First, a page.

Outline

I.                    Introduction

a.       Explain what the paper is about

b.      Thesis Statement

II.                 First theme of book: war

a.       weapons

b.      stories

c.       friends

d.      foes

III.               Second theme of book: memories

a.       before the war

b.      during the war

c.       after the war

d.      memorabilia

e.       objects

IV.              Third theme of book: life and death

a.       courage

b.      killing

c.       fights

d.      battles

V.                 Criticism of book’s style

a.       writing style

b.      composition

VI.              Criticism of the book being a fictional novel

a.       why it was written as a fiction

b.      did the author have background in war?

VII.            Closing thoughts, findings, and arguments

VIII.         Conclusion

a. Thesis statement

b. closing the paper

Matthew Smith
Mr. Kramer.

AP English

15 November 2006

What Did They Really Carry?

            During the course of one’s lifetime, a man is certain to encounter work, money, food, and companions. One thing that most do not and most do not want to come in contact with is war. Why? Because to many it is bloody and violent and has no clear cause or reason. But to Tim O’Brien it has a purpose and has an effect. It alters lives that come interlaced with it. It brings out the good, the bad, and all of the other characteristics in a human being. War defines who a person is, and most importantly, what they believe and what they are willing to fight for and give their lives for. For some it is just knowing that they are dying for their loved ones safety, even if it doesn’t last forever. For others it was for the well being and safety of anyone else. The Vietnam War was a war fought by foreigners (Americans) to better the lives of millions of others in a country on the other side of the world. In the piece of literature The Things They Carried, written by Tim O’Brien, the author shows through his writing what he felt and how he still feels through the stories that he brought back with him after the war was over.

            The fact the war was not for the well-being of America greatly upset a large portion of the citizens. It was considered a foul thing to be any part of the war effort by a large amount of American citizens. A main portion of these rebelling protesters were teens and other young people. They were the ones that were most likely to be fighting in this war, and the ones that would most likely be drafted. This led to them fleeing to Canada , Mexico , or doing other things that would make them exempt from the draft. These young people were against all violence and the weapons that came with it.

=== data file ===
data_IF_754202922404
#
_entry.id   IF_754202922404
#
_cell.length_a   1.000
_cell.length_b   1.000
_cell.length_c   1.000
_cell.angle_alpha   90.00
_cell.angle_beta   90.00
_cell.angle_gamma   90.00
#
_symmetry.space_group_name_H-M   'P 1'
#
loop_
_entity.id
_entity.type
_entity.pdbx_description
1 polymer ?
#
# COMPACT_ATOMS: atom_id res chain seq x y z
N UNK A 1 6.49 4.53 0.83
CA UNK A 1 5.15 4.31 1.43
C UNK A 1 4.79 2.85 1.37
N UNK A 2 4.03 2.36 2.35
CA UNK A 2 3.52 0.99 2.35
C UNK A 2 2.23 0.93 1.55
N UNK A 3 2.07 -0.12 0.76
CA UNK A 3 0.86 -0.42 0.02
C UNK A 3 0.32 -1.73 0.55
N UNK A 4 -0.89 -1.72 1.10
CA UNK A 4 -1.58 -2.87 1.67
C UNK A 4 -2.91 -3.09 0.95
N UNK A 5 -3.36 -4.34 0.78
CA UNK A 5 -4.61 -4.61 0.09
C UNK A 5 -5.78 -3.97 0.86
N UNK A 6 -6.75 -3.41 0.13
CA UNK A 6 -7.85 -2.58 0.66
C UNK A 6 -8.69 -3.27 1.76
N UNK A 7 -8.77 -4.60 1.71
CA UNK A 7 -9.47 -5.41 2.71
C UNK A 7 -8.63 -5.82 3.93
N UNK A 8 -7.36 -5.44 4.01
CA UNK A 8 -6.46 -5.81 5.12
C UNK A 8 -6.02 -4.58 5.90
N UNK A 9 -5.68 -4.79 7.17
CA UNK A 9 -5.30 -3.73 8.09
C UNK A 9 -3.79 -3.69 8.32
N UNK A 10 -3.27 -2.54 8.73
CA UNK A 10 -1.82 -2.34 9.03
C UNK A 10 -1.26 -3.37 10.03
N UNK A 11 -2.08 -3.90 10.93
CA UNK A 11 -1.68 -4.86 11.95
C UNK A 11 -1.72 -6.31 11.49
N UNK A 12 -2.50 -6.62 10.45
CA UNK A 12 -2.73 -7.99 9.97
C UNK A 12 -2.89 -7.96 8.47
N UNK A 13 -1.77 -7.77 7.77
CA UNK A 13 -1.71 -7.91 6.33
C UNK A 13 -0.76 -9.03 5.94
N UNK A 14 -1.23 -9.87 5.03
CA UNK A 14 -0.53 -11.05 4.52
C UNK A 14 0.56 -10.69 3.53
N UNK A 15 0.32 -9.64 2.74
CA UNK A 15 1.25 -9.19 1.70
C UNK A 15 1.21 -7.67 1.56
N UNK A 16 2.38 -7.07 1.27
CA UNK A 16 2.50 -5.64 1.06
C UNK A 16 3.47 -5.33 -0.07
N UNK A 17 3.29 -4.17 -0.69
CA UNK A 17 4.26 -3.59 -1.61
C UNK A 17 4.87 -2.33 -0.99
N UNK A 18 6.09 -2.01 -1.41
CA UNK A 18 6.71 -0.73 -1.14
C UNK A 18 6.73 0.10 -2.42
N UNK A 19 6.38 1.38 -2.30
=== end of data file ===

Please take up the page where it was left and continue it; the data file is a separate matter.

The standard weapons for soldiers in the Vietnam War were the M-60, the M-16, and the M-79. The M-60 was a machine gun, and the men who carried these were usually on the large side. An M-60 weighed around twenty three pounds without the ammunition. Most soldiers carried around ten to fifteen pounds of ammunition. The M-16 was the standard weapon given to all common soldiers. It weighed seven and a half pounds unloaded and eight pounds with a full magazine in it. The M-79 was a grenade launcher carried by a few men in the war. The grenade launcher weighed in at almost six pounds (O’Brien 7-9)

            All of these weapons made up the soldiers lives. Without a weapon, survival would have been an uncommon situation. With the weapons came a sense of security and pride. Since the men had nothing else to care for, no objects of desire, the gun became his best friend. In other words, “the gun had his back.” A weapon is usually seen as an instrument used to bring harm to one, to kill a person in an attack. But this is not always the truth.

A weapon can save a life. It can provide a better life for thousands even millions of people. It can bring freedom and liberate and bring life to a new generation of free people. Unfortunately, the first thought is also true; a weapon can be used to kill, maim, and tear down. War is a great example of both of the opposite ends of the spectrum. A weapon is used to kill the enemy, and win the war, but with the win comes either good or bad. Freedom and liberty for all is the good, but oppression for all if the weapon is used in the wrong cause in the war.

            In addition to the rifles and grenade launchers, a foot soldier would carry anything from Smith and Wesson .38 caliber revolvers to captured AK-47’s. One soldier carried what he called a weapon of last resort, a slingshot. Others carried brass knuckles, explosives, or anti-personnel mines and other devices (O’Brien 9).

            What they carried depended on the terrain and the mission they were conducting. If they were in the mountains or in swampy terrain, they would carry mosquito netting, bug repellent, and machetes. If the soldiers were in land known to be strewn heavily with mines, they would carry a mine detector (O’Brien 9). The book is clear to point out that the detector was usually useless because of the amount of shrapnel in the earth. Still, the men carried it to bring them the illusion of safety, and the feeling of somewhat security.